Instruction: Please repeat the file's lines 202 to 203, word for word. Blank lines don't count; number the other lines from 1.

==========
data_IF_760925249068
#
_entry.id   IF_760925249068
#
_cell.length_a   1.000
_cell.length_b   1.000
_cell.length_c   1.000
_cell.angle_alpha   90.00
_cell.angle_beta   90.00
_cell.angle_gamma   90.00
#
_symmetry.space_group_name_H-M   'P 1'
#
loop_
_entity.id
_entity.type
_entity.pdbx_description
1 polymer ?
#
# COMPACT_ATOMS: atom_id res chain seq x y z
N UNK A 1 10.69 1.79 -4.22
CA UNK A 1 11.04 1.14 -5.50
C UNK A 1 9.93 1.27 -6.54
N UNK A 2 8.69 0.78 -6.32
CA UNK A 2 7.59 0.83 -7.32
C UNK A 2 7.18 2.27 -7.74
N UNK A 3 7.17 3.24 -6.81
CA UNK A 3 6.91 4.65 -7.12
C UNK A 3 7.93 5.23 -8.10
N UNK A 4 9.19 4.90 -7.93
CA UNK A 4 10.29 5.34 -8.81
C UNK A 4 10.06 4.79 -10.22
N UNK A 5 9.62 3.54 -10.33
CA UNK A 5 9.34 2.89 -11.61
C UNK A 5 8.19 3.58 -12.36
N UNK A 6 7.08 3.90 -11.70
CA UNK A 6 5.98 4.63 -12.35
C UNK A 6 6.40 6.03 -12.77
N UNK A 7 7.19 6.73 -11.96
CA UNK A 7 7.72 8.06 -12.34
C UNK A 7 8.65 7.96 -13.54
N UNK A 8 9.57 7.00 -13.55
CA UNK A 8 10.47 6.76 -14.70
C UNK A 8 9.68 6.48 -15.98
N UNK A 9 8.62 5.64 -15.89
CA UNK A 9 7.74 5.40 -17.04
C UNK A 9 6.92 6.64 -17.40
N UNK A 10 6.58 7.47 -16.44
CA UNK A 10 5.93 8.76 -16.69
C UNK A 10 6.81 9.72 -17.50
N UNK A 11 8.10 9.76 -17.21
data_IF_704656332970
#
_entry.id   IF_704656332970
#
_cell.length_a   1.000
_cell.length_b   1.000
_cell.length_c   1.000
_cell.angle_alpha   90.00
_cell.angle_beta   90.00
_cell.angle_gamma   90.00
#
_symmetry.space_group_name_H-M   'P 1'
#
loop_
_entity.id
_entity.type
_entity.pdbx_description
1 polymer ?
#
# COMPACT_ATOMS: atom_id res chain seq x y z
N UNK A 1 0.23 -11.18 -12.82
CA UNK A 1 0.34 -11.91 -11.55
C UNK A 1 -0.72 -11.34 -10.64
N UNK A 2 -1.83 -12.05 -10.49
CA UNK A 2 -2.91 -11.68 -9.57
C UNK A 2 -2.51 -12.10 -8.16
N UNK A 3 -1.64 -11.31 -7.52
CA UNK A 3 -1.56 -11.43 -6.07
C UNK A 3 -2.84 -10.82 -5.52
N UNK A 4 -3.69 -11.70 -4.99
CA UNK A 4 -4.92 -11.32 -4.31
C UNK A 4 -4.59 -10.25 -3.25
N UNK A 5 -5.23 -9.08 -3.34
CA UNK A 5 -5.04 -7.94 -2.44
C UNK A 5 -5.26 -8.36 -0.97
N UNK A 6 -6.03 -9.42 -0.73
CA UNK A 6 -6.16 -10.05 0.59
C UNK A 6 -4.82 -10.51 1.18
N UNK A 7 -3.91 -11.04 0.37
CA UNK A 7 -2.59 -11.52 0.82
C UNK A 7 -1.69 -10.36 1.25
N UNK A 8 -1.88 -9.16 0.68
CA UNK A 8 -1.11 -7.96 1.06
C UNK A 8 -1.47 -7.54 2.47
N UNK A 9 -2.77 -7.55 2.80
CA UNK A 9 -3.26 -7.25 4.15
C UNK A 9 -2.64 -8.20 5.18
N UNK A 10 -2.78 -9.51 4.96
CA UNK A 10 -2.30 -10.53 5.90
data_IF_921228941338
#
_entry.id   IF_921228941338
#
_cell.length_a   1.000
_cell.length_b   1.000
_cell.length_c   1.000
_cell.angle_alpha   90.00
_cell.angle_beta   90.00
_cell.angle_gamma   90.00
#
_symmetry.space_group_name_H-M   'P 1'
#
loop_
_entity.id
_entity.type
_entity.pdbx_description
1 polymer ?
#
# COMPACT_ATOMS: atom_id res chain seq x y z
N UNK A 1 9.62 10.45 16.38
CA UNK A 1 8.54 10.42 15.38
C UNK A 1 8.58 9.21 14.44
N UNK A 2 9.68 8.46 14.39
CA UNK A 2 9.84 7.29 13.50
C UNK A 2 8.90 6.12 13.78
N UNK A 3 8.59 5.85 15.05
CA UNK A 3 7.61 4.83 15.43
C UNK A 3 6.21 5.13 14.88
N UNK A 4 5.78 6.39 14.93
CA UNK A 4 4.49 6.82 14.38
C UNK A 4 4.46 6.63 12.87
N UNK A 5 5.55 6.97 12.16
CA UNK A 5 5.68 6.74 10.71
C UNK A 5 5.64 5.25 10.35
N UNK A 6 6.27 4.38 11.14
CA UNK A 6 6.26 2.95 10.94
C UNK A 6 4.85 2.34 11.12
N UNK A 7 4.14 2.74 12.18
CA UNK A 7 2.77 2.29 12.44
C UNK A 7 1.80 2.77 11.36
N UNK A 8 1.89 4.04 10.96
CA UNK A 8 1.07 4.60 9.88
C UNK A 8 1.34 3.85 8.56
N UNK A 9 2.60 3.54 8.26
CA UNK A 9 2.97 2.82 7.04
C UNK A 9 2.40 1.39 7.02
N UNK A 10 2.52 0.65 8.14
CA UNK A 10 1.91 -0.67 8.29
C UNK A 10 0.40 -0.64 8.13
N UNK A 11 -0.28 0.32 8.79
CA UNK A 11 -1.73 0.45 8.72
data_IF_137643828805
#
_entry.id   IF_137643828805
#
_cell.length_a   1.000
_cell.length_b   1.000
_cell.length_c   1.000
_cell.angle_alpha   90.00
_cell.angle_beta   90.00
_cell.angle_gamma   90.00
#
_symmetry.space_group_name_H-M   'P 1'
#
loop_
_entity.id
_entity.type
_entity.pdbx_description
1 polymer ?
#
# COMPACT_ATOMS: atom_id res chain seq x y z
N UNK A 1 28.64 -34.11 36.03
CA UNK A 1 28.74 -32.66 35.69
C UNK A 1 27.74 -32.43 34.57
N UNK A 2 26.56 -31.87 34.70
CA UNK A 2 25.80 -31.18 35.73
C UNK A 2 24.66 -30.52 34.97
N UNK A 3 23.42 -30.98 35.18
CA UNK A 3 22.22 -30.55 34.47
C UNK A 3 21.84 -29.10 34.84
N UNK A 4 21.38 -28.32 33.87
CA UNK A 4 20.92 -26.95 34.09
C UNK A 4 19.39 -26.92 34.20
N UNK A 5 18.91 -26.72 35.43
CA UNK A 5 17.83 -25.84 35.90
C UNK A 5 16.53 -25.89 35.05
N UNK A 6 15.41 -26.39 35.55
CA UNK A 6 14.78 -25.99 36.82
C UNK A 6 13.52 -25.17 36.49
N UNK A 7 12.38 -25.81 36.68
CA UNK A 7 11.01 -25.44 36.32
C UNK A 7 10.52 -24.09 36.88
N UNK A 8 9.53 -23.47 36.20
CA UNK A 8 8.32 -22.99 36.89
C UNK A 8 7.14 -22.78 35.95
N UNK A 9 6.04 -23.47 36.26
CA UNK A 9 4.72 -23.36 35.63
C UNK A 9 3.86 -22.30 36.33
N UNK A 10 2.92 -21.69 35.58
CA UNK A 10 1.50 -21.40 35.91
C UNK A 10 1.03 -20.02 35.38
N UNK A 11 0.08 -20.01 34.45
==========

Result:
C UNK A 10 1.03 -20.02 35.38
N UNK A 11 0.08 -20.01 34.45